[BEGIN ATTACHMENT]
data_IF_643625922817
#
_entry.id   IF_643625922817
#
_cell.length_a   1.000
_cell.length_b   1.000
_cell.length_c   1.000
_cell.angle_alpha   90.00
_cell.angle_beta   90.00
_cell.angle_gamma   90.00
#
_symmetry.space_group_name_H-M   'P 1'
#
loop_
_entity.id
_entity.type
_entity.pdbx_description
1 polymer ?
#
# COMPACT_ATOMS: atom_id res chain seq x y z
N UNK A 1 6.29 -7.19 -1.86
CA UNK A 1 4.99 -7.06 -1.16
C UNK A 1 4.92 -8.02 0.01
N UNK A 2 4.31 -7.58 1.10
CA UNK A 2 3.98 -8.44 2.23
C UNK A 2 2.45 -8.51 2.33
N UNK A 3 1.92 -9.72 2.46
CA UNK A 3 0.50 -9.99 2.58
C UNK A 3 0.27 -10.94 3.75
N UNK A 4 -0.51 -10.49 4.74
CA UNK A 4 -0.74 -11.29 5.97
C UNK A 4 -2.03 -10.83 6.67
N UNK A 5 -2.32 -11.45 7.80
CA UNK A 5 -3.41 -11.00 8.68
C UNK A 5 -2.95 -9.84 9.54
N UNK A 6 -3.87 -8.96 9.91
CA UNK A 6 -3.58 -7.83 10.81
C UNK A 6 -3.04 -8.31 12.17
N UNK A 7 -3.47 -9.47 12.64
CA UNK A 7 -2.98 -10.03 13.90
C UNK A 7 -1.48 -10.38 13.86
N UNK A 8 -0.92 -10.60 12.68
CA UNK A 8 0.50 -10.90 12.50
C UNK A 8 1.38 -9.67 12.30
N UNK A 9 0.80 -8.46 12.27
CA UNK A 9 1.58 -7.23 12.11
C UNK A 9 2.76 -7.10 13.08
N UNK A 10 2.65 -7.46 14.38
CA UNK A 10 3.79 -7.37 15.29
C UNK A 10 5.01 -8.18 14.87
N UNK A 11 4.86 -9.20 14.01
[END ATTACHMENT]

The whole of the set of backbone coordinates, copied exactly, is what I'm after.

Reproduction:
data_IF_643625922817
#
_entry.id   IF_643625922817
#
_cell.length_a   1.000
_cell.length_b   1.000
_cell.length_c   1.000
_cell.angle_alpha   90.00
_cell.angle_beta   90.00
_cell.angle_gamma   90.00
#
_symmetry.space_group_name_H-M   'P 1'
#
loop_
_entity.id
_entity.type
_entity.pdbx_description
1 polymer ?
#
# COMPACT_ATOMS: atom_id res chain seq x y z
N UNK A 1 6.29 -7.19 -1.86
CA UNK A 1 4.99 -7.06 -1.16
C UNK A 1 4.92 -8.02 0.01
N UNK A 2 4.31 -7.58 1.10
CA UNK A 2 3.98 -8.44 2.23
C UNK A 2 2.45 -8.51 2.33
N UNK A 3 1.92 -9.72 2.46
CA UNK A 3 0.50 -9.99 2.58
C UNK A 3 0.27 -10.94 3.75
N UNK A 4 -0.51 -10.49 4.74
CA UNK A 4 -0.74 -11.29 5.97
C UNK A 4 -2.03 -10.83 6.67
N UNK A 5 -2.32 -11.45 7.80
CA UNK A 5 -3.41 -11.00 8.68
C UNK A 5 -2.95 -9.84 9.54
N UNK A 6 -3.87 -8.96 9.91
CA UNK A 6 -3.58 -7.83 10.81
C UNK A 6 -3.04 -8.31 12.17
N UNK A 7 -3.47 -9.47 12.64
CA UNK A 7 -2.98 -10.03 13.90
C UNK A 7 -1.48 -10.38 13.86
N UNK A 8 -0.92 -10.60 12.68
CA UNK A 8 0.50 -10.90 12.50
C UNK A 8 1.38 -9.67 12.30
N UNK A 9 0.80 -8.46 12.27
CA UNK A 9 1.58 -7.23 12.11
C UNK A 9 2.76 -7.10 13.08
N UNK A 10 2.65 -7.46 14.38
CA UNK A 10 3.79 -7.37 15.29
C UNK A 10 5.01 -8.18 14.87
N UNK A 11 4.86 -9.20 14.01